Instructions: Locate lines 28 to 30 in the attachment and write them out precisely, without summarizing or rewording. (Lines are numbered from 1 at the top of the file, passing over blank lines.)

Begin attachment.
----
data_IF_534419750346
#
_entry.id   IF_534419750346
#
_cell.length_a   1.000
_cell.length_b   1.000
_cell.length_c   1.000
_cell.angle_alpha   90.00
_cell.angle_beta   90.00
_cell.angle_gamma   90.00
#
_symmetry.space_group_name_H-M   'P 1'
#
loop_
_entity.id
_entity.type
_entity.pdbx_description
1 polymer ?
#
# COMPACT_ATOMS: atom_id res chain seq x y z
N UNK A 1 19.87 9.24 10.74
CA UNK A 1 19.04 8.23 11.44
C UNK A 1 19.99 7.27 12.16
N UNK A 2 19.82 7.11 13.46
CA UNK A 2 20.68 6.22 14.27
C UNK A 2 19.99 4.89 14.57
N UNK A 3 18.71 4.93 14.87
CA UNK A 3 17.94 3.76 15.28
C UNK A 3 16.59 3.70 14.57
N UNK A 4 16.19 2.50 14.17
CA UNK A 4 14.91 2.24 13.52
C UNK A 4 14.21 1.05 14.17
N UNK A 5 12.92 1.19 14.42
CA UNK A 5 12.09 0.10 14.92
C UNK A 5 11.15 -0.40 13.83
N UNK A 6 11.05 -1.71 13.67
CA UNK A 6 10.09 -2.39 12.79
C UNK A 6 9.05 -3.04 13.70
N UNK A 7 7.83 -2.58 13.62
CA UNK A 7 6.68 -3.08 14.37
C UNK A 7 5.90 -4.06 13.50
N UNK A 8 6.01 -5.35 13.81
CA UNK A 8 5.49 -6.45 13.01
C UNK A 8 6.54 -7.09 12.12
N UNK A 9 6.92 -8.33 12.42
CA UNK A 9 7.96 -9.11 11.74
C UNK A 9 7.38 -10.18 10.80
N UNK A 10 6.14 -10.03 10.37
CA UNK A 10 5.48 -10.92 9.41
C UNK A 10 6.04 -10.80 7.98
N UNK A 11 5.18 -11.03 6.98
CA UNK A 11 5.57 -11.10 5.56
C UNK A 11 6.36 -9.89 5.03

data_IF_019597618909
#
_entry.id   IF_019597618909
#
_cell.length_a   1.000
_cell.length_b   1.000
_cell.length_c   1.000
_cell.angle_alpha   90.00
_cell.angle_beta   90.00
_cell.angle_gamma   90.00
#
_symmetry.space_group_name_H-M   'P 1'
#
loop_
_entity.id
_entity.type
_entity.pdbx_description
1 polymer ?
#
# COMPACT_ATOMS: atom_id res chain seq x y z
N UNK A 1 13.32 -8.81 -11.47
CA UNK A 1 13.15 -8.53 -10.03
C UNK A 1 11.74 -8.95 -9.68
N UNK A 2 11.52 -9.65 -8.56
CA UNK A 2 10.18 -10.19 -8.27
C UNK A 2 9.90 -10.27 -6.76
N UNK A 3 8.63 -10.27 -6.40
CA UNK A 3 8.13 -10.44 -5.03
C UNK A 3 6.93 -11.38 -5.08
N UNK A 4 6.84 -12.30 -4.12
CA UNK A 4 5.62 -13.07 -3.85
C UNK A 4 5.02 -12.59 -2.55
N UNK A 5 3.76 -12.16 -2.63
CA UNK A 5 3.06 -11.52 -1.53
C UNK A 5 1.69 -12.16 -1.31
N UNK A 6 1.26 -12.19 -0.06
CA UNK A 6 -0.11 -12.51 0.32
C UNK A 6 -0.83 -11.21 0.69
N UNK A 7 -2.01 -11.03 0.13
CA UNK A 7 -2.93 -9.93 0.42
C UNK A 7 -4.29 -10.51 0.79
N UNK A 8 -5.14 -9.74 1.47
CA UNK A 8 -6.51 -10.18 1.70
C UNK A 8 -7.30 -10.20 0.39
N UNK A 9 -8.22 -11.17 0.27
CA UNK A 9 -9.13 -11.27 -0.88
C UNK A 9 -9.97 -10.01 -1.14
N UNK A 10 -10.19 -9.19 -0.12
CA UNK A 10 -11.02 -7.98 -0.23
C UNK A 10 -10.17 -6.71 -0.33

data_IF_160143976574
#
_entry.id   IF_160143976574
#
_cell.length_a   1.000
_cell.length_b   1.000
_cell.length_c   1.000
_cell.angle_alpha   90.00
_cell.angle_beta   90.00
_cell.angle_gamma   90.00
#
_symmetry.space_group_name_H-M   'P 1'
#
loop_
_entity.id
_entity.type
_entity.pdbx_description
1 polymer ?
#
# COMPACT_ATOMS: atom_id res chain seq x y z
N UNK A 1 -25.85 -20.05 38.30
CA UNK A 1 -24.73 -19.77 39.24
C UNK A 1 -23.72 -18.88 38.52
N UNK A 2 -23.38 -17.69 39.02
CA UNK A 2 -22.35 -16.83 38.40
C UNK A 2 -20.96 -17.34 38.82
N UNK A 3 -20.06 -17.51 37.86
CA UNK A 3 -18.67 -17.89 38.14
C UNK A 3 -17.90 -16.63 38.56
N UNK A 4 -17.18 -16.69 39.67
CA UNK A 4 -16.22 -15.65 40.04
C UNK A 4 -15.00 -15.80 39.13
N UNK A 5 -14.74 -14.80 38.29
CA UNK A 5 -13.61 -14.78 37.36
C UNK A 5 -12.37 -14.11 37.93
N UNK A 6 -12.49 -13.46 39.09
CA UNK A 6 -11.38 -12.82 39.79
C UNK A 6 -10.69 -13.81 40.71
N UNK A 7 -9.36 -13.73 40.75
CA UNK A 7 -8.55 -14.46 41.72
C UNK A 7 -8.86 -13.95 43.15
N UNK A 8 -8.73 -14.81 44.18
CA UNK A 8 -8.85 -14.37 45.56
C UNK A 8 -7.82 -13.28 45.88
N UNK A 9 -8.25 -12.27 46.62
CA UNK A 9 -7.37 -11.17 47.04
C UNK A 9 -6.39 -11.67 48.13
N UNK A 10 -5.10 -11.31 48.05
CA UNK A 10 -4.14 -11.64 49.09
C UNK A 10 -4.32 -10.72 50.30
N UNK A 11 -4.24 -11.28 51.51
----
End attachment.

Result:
CA UNK A 3 17.94 3.76 15.28
C UNK A 3 16.59 3.70 14.57
N UNK A 4 16.19 2.50 14.17